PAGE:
neighborhood fried chicken joint. And it’s not just in the neighborhood, it is literally next door to my apartment. Side Note: On my second day, I announced to my boyfriend that I would be losing weight because everything was so much healthier here. He laughed and said that wasn’t going to happen as long as I lived across from Dunkin’ Donuts. His comment was strangely prescient, considering he didn’t know that I was next door to a fried chicken joint. And a few doors down from “Lotteria” – Korea’s version of McDonalds.
And, back to the chicken story. Not much of a story except that I saw fried chicken in the window (they have a pile of it), I craved it (Bathsheba?), and noticed that there were young Koreans in charge of the place. Young people! Finally I would communicate with one of theoneswhosupposedlyspeakEnglishbecausethey’vebeenlearningsinceamuchyoungeragethantheoldergeneration. Nope. Whoever tells you that is lying. These young people couldn’t even respond to my “Do you speak English?” question, which is something that you should be able to guess at. I know I know, it’s their country, I should learn some of their language. But English is the lingua franca – it’s the new Latin (educated people everywhere speak it, not just Roman citizens), etc. etc. etc. OK, no really, I’m not a cultural imperialist; I’m just bummed that I alienated the neighborhood fried chicken joint.
After establishing that we had, in fact, no common language other than our youthful good looks, I began an elaborate mime of what I wanted – pointing at the pile of chicken and holding up two fingers.
“Two.” I smiled. This is how I say please because I’m scared to pronounce “Joosayak”.
“Two #$%$*&^%$ ?” One of the (young!) guys behind the counter said. No, he was not swearing. It was a complicated Korean word that I hoped meant chicken.
“Ummm. Two pieces?” I tried. At this point a younger girlwhocouldalsospeaknoenglish came over and helped add to the confusion.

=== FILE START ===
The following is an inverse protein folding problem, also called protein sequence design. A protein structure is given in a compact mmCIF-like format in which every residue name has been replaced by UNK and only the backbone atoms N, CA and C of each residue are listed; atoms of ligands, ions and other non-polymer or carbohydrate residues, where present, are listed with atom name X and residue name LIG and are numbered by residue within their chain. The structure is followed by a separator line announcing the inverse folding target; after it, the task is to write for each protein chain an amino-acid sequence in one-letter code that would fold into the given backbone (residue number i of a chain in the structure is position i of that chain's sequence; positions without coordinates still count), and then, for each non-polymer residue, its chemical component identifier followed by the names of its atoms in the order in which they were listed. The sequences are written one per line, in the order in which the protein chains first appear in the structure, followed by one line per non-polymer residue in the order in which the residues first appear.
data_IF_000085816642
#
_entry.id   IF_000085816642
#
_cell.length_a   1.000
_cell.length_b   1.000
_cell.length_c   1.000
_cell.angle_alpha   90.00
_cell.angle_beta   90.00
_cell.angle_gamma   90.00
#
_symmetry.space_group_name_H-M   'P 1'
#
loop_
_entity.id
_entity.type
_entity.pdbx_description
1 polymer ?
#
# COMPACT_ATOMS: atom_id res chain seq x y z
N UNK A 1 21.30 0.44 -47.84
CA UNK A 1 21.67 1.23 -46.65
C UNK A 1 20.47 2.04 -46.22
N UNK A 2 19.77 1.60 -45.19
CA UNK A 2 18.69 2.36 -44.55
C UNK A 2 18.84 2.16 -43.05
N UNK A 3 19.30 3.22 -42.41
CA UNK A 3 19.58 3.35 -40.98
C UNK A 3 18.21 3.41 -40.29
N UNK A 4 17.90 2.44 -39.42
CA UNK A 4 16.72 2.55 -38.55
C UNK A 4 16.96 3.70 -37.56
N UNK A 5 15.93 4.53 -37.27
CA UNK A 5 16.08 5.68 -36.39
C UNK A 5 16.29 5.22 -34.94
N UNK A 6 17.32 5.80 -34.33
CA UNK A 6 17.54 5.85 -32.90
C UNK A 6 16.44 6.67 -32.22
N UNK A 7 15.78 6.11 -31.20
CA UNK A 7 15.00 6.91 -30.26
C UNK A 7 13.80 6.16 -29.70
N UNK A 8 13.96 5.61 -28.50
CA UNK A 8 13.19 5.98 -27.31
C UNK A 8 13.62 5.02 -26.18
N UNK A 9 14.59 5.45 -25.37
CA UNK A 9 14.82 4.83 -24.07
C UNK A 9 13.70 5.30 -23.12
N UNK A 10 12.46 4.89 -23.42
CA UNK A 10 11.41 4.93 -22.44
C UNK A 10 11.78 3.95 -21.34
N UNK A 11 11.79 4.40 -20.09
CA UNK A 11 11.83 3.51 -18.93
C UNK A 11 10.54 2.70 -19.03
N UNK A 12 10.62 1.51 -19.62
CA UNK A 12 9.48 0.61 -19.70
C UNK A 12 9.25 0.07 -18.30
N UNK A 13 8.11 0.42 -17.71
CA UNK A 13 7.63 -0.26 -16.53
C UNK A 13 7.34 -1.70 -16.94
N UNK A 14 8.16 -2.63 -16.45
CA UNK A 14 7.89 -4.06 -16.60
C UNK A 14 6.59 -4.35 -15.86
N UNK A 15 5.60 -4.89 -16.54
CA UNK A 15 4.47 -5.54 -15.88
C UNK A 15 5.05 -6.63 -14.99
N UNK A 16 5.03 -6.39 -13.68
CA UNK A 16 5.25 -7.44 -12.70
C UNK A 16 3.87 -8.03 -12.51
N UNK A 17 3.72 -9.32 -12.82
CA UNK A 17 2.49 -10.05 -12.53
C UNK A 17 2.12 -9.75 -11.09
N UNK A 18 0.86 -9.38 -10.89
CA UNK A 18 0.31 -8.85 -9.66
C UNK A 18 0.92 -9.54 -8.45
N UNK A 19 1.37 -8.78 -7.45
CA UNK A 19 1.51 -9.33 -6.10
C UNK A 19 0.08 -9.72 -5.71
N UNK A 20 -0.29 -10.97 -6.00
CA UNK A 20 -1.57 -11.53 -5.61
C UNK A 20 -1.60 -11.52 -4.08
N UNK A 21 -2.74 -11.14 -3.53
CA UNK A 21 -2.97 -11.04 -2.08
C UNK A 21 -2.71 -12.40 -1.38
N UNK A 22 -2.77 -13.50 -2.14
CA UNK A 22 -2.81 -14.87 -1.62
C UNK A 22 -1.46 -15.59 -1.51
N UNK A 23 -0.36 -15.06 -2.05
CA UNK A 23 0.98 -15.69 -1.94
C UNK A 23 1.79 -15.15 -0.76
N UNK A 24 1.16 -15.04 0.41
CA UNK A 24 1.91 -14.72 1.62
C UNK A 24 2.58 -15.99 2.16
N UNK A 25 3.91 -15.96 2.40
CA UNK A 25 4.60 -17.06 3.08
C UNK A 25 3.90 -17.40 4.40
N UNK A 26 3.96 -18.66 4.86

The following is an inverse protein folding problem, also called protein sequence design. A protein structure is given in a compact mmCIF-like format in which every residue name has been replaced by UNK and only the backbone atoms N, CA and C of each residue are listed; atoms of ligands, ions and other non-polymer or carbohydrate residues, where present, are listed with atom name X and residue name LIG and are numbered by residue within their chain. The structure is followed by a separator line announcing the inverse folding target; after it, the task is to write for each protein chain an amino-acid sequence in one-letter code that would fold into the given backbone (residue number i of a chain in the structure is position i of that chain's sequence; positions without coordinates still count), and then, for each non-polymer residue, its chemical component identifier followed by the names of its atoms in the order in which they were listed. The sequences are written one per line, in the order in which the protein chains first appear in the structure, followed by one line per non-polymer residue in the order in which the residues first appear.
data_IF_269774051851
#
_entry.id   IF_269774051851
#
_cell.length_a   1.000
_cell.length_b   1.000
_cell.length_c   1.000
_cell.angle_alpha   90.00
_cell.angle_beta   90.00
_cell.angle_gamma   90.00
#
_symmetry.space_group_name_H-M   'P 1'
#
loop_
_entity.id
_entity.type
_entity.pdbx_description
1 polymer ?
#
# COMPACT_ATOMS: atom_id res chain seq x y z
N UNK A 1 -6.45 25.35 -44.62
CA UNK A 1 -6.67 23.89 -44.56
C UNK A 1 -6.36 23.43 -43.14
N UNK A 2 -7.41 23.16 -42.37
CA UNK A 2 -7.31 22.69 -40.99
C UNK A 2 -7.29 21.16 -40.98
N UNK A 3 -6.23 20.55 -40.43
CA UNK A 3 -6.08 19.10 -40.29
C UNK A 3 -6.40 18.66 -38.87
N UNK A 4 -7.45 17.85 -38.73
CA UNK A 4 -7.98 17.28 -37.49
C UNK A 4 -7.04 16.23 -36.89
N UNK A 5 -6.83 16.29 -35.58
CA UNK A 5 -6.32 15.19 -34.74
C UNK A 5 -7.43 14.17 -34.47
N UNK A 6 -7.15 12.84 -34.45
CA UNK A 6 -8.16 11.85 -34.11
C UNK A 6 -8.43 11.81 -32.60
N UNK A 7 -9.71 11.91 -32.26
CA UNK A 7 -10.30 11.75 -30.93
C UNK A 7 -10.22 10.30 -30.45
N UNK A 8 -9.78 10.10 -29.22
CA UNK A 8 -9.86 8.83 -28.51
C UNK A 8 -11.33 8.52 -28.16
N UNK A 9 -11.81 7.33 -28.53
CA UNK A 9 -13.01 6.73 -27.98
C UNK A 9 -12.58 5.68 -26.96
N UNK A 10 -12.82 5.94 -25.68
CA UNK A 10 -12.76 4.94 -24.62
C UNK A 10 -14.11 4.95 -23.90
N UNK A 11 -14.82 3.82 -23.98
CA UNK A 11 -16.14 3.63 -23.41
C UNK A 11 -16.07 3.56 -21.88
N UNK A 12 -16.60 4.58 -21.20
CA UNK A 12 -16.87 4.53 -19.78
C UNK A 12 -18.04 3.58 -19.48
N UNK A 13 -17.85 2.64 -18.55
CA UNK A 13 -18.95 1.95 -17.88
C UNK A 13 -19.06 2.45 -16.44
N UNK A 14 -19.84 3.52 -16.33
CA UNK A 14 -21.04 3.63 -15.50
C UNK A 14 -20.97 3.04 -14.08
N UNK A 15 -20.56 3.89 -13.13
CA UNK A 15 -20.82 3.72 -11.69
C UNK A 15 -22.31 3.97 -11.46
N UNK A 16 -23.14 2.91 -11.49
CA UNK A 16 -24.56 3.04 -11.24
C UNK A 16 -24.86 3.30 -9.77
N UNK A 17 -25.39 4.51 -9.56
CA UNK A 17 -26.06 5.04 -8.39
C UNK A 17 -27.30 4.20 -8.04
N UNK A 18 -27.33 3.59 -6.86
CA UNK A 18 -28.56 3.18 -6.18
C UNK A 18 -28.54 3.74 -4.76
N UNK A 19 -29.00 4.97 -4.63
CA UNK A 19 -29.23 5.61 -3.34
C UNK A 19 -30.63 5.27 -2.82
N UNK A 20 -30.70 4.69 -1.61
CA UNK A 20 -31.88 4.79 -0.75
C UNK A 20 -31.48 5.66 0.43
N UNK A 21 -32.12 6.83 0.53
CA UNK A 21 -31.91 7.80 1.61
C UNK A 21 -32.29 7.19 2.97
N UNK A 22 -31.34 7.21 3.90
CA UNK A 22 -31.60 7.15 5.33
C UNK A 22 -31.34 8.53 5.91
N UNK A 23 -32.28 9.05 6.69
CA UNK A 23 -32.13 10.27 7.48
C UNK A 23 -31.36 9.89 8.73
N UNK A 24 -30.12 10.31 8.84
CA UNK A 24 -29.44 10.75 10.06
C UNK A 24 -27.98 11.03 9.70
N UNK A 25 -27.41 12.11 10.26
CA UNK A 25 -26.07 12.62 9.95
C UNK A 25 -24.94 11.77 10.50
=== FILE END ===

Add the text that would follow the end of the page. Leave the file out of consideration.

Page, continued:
“Two @#$#!%$%(^*$()@?” she asked.
I pointed at the chicken (about three feet away), jabbing the air twice. Two pieces of chicken.
They conversed amongst themselves. I decided we had communicated well. He pulled out a few pieces of chicken to put in the deep fryer. And a few more. And more. 16. There was only one other customer whose chicken was already cooking.
“Oh! I just want two pieces!” I tried to find a cheap price on the menu. “What is that?” This, apparently, was not a phrase they had learned in the excessiveEnglishclassestheyhadbeentakingsincetheyweresix. I pointed again at the photo of chicken pieces on the menu. “Two.”
She nodded. “Two pieces.” She was typical Korean cute with her shiny dark hair (I haven’t seen anyone with thin or frizzy hair here), and black mini skirt. Ladies, it’s winter. I was freezing in my jeans, undershirt, shirt, sweater, and jacket. Baring your legs is ridiculous. (Yes, I’ve done the same thing – started dressing for Spring way too early thinking that it’ll spur things along. It doesn’t.)
“Yes! Two pieces!” I cover up all the chicken pieces in the photo except for two. This throws her.
“#$$%(*)()# )@#$@#* ($*%$%#( ($#*%(#$%*” I’m not sure why she keeps speaking Korean to me when it’s obvious I don’t know any. Probably the same reason I keep speaking English with her. We like to make our noises.
It finally becomes apparent that I don’t want two boxes of eight pieces (??!!), but simply two pieces. They show me their box sizes – they only go down to four, and I willingly accept the compromise. They are left with 12 freshly fried pieces. I apologize several times (does it count if they don’t understand?) Happily, two new customers walk in and a few of the pieces are sold as I am paying. (The dude behind the counter is a bit passive-aggressive and serves them/accepts their money first.)
Yes. So now I’m not sure how welcome I am at my neighborhood fried chicken joint. The problem with being the only white person in my neighborhood is that when I make mistakes, I will be recognized.